How to Start and Nurture a Book Club
Where do I find members for a new book club?
How you choose your members will depend on what kind of book club you want: are you looking for a close group of friends with similar tastes to your own, or a more diverse group who might be interested in books you would never have thought about? The latter will probably produce more lively debates, and could open your eyes to new genres and subjects — many book club members find this to be a rewarding experience.
Many people form their core book club group with close friends or co-workers, but there are hundreds of places you can advertise your group for free to attract new members: your local bookstores, libraries, church groups, and online through sites like Facebook, Twitter, and GoodReads. Take note, though, that you might want to exercise caution about who you invite: one distracting or over-powering member can ruin the whole group’s dynamic. Discuss at the very beginning how you will choose new members.
How do we choose which books to read?
Whether or not your book club has a designated “leader,” it’s best to give everyone a say and set out guidelines at the very first meeting about how books are chosen. Some groups will plan their entire year in advance, while others will choose each book as they go. From the start, decide whether you will stick to one genre (Classic literature? Environmental books? Biographies?) or allow a wide variety. Discuss whether brand-new books (ie. expensive hardcovers) are allowed, or if you should stick to books that are widely available from the library or as cheap paperbacks (or even as e-books for some members). Most of the time, groups will either take turns choosing a book, or make a list of suggestions and vote on the best one.
Where should we hold our meetings?
If everyone in your book club knows each other fairly well, you might decide to take turns hosting meetings at each member’s home — even outside in the backyard, if weather permits (or if it’s a workplace book club, you probably have a convenient office space you can use). If you’d like to meet at a more neutral location, many of the spots we recommended for advertising your club might also work as meeting places: ask your local bookstores, libraries, and churches if they have rooms available once a month. You could also meet at a favourite bar or restaurant, as long as you don’t get too distracted by your food! Consider setting aside some time at the beginning for eating and socializing, and then settle into a more focused book discussion afterwards.
How can I be a great book club leader?
When it’s your turn to lead your book club’s meeting, there are plenty of things you can do beyond just reading the book to cultivate a lively discussion — though of course it all begins with reading closely, and even making notes (on post-its if you want) to remember key passages and ideas. Leading up to the meeting, it might help to motivate your fellow bookclubbers by sending them emails to pique their interest, including comments like ‘I can’t wait to hear your reaction to the decision character x makes in chapter 6!,’ or even linking to interviews or videos of the author. During the meeting, go around the room asking every person their reaction to the book, and encourage everyone to speak up if they disagree with someone else’s point of view — often the most memorable meetings are those where opinions are split in many directions.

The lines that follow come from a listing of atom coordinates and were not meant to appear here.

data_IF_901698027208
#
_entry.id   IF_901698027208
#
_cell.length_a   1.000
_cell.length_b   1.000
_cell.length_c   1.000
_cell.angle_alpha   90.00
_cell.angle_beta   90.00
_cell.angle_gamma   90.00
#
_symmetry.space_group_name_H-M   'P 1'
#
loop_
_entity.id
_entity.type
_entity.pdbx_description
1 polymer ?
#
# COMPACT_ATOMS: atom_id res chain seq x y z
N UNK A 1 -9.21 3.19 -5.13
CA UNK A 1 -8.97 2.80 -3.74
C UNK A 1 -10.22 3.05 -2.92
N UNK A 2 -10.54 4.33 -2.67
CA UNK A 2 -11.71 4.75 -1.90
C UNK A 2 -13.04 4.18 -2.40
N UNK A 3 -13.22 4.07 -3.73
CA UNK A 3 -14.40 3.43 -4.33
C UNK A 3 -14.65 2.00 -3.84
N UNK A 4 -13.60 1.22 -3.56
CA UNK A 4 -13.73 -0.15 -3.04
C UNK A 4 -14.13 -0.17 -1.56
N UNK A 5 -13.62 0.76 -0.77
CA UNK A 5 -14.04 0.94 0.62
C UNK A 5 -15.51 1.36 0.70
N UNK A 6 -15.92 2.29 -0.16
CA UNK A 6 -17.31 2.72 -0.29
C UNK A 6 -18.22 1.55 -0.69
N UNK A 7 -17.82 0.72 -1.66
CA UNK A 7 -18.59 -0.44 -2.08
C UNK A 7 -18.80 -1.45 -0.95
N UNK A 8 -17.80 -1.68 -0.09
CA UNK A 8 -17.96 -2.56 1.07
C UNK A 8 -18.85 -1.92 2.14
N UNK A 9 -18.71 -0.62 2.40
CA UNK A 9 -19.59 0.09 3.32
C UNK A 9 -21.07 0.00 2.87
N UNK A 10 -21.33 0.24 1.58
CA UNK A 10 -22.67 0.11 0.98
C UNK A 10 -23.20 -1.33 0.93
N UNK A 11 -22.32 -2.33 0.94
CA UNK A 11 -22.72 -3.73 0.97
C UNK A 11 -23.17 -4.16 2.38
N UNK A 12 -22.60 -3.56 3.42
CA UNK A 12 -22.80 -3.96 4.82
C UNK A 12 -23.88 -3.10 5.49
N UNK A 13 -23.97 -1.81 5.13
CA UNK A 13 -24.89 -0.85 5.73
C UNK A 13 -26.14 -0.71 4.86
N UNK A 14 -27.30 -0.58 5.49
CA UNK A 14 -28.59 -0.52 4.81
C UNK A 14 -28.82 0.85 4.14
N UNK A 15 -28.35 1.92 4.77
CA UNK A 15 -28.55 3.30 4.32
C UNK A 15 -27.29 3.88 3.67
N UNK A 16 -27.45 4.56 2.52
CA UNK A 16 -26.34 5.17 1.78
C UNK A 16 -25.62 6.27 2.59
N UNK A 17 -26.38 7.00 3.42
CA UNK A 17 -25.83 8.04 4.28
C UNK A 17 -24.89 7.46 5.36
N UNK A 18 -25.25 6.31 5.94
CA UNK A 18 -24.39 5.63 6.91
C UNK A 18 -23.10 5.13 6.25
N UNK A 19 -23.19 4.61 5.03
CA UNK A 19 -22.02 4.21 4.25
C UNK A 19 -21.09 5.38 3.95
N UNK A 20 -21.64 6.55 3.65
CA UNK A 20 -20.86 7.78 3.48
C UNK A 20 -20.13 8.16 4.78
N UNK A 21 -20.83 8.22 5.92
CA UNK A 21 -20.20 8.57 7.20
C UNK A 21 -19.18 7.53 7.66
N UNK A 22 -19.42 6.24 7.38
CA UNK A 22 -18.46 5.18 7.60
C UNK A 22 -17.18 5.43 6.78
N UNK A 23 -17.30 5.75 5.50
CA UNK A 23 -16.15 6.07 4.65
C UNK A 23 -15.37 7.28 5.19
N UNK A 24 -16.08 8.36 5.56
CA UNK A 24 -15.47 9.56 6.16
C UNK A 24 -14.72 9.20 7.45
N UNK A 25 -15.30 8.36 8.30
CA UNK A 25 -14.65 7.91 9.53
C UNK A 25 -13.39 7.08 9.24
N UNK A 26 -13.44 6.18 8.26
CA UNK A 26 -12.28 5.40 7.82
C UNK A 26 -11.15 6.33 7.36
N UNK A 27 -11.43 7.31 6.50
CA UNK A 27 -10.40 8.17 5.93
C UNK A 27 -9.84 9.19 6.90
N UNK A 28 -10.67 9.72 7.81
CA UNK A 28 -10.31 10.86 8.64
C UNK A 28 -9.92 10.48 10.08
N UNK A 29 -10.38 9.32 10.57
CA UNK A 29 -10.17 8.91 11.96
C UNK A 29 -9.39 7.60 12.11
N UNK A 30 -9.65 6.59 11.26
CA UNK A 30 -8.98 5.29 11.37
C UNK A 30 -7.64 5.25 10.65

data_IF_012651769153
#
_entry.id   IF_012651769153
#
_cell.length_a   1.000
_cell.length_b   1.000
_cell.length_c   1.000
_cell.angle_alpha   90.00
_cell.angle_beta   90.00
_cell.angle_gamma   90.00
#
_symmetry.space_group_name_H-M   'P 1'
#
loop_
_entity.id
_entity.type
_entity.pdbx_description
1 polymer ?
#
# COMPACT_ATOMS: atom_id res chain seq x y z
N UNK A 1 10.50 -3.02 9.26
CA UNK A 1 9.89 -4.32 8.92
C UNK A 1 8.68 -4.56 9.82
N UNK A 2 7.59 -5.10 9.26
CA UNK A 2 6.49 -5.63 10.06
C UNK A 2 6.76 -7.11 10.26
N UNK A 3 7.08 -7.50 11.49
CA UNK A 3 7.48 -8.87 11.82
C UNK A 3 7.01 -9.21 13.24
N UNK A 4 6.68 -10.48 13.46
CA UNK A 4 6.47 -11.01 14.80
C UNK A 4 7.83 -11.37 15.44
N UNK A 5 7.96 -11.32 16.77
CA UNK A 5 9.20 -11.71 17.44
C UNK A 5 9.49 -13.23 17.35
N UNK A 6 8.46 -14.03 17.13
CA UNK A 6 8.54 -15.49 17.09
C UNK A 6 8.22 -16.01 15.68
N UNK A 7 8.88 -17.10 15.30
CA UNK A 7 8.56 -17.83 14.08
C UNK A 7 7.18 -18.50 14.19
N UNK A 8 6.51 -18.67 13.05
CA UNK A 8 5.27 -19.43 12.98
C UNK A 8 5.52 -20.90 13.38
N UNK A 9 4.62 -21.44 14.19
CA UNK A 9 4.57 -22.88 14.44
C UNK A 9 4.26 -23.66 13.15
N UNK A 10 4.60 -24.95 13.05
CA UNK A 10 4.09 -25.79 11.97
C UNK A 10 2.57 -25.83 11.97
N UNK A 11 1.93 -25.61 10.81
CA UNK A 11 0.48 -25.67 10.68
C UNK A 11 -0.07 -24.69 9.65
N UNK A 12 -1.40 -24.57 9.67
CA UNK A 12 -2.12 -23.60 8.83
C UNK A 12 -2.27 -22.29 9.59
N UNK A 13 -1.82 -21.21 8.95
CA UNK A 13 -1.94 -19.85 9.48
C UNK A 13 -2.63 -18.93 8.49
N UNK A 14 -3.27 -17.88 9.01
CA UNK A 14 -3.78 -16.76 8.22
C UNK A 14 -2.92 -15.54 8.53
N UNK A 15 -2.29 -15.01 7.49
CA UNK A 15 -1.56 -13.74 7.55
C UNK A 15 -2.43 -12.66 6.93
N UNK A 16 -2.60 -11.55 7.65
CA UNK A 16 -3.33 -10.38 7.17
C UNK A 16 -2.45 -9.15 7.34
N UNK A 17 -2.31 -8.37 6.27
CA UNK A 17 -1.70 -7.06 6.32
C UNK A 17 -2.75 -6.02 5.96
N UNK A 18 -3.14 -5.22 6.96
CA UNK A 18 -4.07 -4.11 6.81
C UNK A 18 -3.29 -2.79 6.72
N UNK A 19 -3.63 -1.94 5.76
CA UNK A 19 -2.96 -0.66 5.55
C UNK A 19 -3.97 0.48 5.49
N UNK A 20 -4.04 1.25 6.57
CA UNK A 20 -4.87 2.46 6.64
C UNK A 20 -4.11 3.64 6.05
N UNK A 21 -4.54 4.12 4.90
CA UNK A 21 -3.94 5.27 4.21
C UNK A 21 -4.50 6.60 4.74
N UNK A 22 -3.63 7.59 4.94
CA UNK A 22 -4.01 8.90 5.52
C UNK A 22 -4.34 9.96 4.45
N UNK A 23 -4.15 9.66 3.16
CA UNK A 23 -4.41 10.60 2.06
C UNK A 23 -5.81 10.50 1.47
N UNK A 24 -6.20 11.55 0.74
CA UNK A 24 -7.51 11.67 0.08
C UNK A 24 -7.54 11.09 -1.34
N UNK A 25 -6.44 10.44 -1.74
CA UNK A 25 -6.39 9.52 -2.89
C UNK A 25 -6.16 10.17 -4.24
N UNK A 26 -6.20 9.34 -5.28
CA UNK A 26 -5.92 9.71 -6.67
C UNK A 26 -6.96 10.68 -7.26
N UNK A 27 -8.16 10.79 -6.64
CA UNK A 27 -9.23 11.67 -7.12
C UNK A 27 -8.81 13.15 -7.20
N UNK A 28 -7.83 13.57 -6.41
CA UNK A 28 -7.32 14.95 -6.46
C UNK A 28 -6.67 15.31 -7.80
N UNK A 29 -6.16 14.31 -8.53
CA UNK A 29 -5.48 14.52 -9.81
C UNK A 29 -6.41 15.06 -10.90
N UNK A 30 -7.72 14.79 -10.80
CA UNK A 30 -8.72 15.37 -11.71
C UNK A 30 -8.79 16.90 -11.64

And of course, you can always try one of our Bookclub-in-a-Box discussion guides for inspiration on the themes, symbols, background information, and discussion questions about the novel.
How to Take Your Book Club From Basic to Buzz-worthy
• Serve themed food based on the culture or topic of the book. (Visit the Book Cooker blog for some mouth-watering examples of food paired with specific books, including an Ethiopian recipe for Cutting for Stone.)
• Plan themed outings: see the movie based on the book, visit a restaurant that serves authentic cuisine from a specific culture, or attend readings by local authors.
• If you know of authors who live in your city, try inviting them to a meeting about their book — many authors are happy to take part in a discussion with a roomful of loyal readers. (Just ask the Birmingham Foodie Book Club.)
• To promote discussion and create interesting background noise, try playing the audio book at your meeting as guests arrive. You can download many audio books from your public library for free!
Book club problems? Bookclub-in-a-Box can help!
For existing groups that need specific ideas for discussion topics, questions, and background information, Bookclub-in-a-Box is at your service — our discussion guides can help.
• If your book club discussion tank is running on empty, Bookclub-in-a-Box has historical information, character outlines, and important themes!
• If some members have not read or finished the book, Bookclub-in-a-Box has enough interesting material to create an eager reader out of an indifferent one!
• If members simply hated the book under discussion, Bookclub-in-a-Box has sufficient perspective to shape what could be your liveliest meeting yet!